A Glossary to Combat the Glossing

I don’t know how many of you have read through Shakespeare and glossed over all the words you don’t know, but here’s where I can help a little. Not because of my own knowledge. Oh no. No, I’ve got this handy book that’ll give it to me so I can give it to you. Hopefully this will help in some of the Elizabethan Slang we all get lost in. Maybe joking about maids and maidenheads will be a little funnier to us now. … Probably not.

Abuse (N): Insult, error, offense, crime, deception
“Come, we’ll to sleep. My strange and self-abuse [Or self-deception]
Is the initiate fear that wants hard use:
We are yet but young in deed.
thanks! Ami” —Macbeth

Abuse (V): Deceive, misapply, maltreat
“Nature seems dead, and wicked dreams abuse [wicked dreams misuse]” —Macbeth

Addition: Something added to one’s name to denote rank; mark of distinction; title
“A knave, a rascal, an eater of broken meats; a base, proud, shallow, beggarly, three-suited, hundred-pound, filthy worsted-stocking knave; a lily-livered, action-faking, whoreson, glass-gazing, superserviceable, finical rogue; one-trunk-inheriting slave; one that wouldst be a bawd in way of good service, and art nothing but the composition of a knave, beggar, coward, pander, and the son and heir of a mongrel bitch; one whom I will beat into clamorous whining if thou deny’st the least syllable of thy addition [title]” —King Lear

Admire: Wonder at
“Celerity is never more admired [or wondered at] than by the negligent”–Antony and Cleopatra

Affect: Aim at, aspire to, incline toward; be fond of; love
“No profit grows where is no pleasure ta’en. In brief, sir, study what you most affect.”–The Taming of the Shrew

Alarum (A word I’m certain none of us have ever heard before): Signal calling soldiers to arms (in stage directions) (Ah, and that is why. It’s a stage direction specifically meant for soldiers. We’ll keep that in mind for Macbeth)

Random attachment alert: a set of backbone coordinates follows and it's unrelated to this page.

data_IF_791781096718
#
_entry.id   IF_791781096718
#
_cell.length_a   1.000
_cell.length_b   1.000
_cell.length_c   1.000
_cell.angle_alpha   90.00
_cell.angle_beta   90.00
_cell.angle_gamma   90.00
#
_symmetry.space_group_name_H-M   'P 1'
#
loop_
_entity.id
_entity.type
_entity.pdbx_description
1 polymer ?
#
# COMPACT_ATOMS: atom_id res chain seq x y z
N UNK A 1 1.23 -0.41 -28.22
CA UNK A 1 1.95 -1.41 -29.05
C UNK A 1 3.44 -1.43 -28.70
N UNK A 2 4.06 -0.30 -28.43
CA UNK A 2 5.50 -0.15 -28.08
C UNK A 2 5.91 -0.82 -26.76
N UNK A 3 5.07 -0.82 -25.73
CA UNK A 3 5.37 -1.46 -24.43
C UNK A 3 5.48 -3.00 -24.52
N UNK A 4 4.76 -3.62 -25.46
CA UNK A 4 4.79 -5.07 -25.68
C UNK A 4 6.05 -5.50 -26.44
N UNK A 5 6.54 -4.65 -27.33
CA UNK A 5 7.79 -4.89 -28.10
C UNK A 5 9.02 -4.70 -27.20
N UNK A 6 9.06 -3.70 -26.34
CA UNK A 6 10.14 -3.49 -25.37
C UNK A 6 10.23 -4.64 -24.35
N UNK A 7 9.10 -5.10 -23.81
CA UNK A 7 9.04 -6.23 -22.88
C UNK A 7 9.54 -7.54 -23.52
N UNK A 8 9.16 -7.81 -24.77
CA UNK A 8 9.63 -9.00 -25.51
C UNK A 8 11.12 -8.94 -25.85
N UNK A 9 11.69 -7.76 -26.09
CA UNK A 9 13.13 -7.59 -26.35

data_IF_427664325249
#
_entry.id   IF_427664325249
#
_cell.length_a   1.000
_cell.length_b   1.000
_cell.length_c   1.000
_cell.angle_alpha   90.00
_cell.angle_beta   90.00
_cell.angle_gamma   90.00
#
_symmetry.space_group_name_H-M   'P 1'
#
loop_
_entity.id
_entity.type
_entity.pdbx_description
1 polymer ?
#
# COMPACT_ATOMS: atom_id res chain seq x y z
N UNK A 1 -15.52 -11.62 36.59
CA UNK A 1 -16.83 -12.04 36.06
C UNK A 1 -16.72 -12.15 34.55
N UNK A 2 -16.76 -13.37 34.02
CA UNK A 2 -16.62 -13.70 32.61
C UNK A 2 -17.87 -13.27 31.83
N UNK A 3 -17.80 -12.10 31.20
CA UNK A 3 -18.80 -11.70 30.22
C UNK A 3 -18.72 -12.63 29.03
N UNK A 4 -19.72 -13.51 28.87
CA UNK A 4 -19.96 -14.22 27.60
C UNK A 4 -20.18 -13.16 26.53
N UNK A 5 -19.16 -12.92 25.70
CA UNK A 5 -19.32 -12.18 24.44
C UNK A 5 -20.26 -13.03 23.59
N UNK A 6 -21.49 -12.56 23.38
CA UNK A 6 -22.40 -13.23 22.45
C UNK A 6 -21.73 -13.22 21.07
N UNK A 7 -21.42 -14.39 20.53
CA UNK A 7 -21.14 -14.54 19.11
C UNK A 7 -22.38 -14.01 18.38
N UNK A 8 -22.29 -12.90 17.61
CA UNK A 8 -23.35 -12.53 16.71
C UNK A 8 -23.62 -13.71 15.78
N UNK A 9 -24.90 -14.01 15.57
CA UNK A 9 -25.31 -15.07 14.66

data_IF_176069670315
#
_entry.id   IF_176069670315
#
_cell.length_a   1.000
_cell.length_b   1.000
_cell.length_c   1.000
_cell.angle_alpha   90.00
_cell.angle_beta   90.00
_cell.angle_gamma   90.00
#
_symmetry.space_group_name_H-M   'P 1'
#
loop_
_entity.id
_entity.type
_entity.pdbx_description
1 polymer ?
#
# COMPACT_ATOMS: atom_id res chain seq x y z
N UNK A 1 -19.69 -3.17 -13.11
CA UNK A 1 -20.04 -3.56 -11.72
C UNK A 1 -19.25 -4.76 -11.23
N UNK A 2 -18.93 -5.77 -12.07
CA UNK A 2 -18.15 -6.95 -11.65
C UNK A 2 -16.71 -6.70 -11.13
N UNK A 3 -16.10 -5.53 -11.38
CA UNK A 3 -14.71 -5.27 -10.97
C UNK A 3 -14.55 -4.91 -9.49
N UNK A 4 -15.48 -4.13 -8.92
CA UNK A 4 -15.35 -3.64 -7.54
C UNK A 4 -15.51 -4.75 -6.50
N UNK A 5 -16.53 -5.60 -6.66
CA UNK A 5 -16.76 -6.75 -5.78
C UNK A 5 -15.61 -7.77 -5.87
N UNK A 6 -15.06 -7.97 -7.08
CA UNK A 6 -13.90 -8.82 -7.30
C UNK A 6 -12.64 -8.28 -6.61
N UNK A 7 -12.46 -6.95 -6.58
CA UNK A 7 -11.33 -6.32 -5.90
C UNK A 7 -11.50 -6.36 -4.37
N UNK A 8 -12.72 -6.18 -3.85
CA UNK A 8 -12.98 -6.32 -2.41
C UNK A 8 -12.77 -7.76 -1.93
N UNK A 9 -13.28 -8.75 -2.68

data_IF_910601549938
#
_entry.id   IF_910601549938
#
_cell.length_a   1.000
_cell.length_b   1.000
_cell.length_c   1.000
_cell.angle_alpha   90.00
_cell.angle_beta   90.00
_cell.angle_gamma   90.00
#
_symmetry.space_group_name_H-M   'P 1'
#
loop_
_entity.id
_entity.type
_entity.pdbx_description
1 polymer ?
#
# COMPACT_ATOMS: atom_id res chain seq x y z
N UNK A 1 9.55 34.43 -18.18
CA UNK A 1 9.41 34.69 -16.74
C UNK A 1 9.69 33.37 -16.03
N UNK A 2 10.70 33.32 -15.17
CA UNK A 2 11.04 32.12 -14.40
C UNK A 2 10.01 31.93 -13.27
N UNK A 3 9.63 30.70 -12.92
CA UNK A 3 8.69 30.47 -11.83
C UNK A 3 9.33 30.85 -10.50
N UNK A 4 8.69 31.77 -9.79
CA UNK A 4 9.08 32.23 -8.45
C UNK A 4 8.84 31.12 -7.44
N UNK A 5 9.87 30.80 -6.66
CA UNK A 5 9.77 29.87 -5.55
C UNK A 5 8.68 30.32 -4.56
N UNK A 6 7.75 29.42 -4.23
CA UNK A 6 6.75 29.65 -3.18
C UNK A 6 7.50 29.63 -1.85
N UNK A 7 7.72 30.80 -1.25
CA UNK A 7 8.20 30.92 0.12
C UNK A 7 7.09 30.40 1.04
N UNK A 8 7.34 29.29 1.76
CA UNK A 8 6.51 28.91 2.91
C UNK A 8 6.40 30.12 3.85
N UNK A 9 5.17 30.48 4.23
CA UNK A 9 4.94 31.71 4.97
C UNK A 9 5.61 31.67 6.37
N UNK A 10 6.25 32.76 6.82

Anon: At once, soon

[Within] Madam!

I come, anon“–Romeo and Juliet

Answer: Return, atone for; obey, agree with
“That I do beg his life, if it be sin,
Heaven let me bear it! you granting of my suit,
If that be sin, I’ll make it my morn prayer
To have it added to the faults of mine,
And nothing of your answer [atoning for].”Measure for Measure

Argument: Subject, theme, reason, cause; story; excuse
“You have heard of the news abroad; I mean the whisper’d ones, for they are yet but ear-kissing arguments? [Only talked about stories]”–King Lear

Assay: Try, attempt; address; challenge
“Why then tonight let us assay [challenge] our plot”–All’s Well That Ends Well

Atone: Reconcile; set at one
“I would do much to atone for them”–Othello

Attach: Arrest, seize
“Every man attach the hand of his fair mistress” —Love’s Labor’s Lost

Aweful, Awful: Commanding reverential fear or respect; profoundly respectful or reverential
“We come within our awful banks again”–King Henry IV


Woof. That’s a lot of glossarizing. Let’s stop for today, eh? A.


Here’s the Deal, Bill.